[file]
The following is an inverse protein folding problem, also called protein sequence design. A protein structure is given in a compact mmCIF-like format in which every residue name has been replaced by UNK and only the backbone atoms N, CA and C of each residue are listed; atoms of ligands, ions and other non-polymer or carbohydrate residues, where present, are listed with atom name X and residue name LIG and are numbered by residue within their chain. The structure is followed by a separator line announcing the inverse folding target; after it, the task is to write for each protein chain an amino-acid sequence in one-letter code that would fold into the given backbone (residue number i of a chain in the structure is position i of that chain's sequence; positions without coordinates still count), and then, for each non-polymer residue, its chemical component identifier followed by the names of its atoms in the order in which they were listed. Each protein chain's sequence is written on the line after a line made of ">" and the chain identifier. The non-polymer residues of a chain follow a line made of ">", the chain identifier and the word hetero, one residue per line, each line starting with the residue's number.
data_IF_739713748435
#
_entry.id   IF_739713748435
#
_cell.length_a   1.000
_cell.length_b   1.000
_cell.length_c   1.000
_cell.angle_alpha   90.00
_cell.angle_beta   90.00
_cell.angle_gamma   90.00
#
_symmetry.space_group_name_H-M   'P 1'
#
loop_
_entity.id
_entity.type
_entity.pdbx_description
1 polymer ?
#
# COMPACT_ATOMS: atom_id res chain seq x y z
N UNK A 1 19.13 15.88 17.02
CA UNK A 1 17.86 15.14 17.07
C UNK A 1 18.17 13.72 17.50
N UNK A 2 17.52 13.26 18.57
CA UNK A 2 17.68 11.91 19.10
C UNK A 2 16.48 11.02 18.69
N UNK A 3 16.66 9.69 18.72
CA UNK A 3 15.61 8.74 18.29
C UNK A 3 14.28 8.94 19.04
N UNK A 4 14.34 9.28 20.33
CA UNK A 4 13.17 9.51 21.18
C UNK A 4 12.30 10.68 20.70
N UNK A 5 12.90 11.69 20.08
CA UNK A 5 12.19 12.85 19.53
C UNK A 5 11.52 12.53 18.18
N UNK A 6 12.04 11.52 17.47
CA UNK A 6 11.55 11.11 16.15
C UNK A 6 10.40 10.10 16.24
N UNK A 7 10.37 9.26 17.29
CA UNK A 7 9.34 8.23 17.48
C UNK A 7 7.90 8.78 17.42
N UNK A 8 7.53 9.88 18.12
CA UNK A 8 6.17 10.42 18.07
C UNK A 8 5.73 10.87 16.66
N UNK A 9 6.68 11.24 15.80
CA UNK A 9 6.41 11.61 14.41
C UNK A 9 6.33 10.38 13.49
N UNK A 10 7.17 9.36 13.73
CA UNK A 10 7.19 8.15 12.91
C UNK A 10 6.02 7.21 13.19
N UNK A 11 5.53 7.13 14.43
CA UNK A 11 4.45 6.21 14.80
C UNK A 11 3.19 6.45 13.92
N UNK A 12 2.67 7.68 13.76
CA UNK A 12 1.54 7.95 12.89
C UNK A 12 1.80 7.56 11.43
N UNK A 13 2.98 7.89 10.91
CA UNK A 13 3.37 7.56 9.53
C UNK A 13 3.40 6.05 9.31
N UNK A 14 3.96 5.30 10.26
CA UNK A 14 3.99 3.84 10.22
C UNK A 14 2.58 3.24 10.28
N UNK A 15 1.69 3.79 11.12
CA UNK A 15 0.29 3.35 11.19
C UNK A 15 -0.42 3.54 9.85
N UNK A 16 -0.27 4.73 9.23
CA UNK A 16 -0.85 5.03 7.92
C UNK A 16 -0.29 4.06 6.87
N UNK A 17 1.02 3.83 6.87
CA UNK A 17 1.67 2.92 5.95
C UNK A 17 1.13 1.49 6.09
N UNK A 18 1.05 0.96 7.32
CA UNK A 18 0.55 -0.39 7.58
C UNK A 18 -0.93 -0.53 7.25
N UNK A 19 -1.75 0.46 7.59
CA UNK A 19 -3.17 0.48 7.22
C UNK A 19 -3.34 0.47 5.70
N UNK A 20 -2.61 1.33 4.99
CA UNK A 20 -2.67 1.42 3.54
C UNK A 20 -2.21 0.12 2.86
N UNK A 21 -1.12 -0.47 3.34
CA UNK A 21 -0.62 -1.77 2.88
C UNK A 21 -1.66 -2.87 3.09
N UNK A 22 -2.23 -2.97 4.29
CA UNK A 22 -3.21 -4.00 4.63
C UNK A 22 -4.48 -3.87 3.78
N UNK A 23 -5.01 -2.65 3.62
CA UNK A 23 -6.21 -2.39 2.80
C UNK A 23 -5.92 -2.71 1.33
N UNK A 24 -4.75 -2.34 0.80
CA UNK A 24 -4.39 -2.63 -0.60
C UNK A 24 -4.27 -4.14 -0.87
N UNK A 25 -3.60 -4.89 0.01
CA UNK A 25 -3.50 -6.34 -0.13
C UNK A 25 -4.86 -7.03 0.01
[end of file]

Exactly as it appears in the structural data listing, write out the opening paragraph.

The following is an inverse protein folding problem, also called protein sequence design. A protein structure is given in a compact mmCIF-like format in which every residue name has been replaced by UNK and only the backbone atoms N, CA and C of each residue are listed; atoms of ligands, ions and other non-polymer or carbohydrate residues, where present, are listed with atom name X and residue name LIG and are numbered by residue within their chain. The structure is followed by a separator line announcing the inverse folding target; after it, the task is to write for each protein chain an amino-acid sequence in one-letter code that would fold into the given backbone (residue number i of a chain in the structure is position i of that chain's sequence; positions without coordinates still count), and then, for each non-polymer residue, its chemical component identifier followed by the names of its atoms in the order in which they were listed. Each protein chain's sequence is written on the line after a line made of ">" and the chain identifier. The non-polymer residues of a chain follow a line made of ">", the chain identifier and the word hetero, one residue per line, each line starting with the residue's number.